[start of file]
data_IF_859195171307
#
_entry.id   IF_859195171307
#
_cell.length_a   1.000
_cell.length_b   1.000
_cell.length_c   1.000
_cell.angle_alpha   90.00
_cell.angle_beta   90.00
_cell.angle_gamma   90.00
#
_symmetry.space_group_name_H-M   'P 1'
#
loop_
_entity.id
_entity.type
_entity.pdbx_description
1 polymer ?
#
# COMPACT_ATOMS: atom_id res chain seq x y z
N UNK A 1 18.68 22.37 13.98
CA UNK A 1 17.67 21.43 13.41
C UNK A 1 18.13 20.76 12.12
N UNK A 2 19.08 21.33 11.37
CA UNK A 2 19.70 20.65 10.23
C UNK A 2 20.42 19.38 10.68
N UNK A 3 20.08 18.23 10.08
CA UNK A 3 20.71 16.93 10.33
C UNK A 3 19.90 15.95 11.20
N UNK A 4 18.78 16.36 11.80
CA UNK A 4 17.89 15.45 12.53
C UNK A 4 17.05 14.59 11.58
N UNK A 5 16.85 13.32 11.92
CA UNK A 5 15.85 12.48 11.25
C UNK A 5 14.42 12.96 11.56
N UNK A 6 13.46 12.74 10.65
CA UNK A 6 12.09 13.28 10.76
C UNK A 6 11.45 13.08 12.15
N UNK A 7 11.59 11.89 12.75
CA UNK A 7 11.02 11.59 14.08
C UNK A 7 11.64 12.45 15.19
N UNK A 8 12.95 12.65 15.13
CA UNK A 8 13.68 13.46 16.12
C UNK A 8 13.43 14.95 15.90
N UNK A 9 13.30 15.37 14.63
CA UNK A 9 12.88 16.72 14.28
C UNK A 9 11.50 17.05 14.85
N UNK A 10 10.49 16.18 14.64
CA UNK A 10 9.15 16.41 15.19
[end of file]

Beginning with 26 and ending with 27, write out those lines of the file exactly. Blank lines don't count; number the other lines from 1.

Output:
C UNK A 2 20.42 19.38 10.68
N UNK A 3 20.08 18.23 10.08